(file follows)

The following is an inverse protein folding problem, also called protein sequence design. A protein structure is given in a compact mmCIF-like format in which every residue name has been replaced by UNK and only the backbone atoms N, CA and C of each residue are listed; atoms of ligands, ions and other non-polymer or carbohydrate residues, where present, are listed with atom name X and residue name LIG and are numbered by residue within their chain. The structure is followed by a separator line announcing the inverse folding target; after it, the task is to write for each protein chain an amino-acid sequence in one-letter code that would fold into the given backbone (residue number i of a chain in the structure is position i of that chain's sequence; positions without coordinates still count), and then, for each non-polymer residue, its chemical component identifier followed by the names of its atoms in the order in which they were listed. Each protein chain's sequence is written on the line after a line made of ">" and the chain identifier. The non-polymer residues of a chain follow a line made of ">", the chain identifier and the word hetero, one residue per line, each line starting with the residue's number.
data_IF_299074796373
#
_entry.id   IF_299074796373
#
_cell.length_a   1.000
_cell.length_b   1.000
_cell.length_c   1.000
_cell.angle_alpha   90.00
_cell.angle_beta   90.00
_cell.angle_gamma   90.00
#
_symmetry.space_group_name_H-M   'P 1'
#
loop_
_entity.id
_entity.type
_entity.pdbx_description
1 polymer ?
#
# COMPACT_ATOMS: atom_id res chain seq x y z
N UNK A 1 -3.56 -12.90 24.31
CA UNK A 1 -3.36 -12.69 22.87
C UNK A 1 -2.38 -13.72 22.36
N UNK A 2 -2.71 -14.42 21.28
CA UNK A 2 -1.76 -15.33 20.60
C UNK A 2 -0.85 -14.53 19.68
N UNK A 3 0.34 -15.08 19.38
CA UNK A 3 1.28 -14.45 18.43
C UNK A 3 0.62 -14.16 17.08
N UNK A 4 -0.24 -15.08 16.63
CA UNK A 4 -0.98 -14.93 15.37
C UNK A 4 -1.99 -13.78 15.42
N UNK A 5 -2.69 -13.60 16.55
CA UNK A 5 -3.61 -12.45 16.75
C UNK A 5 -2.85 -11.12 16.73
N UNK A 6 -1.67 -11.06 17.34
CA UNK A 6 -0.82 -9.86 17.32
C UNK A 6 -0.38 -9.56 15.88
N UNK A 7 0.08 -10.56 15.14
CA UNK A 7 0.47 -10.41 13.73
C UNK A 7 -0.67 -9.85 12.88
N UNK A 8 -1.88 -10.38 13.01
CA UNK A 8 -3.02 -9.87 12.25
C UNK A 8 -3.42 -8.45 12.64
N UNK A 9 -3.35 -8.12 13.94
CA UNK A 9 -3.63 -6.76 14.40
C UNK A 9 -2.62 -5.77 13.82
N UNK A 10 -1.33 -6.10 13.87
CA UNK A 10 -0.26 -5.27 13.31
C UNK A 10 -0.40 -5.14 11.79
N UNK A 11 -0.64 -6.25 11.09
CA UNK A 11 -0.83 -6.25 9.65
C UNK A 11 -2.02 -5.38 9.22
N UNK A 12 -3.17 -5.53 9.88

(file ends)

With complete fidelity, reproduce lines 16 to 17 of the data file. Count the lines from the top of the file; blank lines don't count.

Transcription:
_entity.id
_entity.type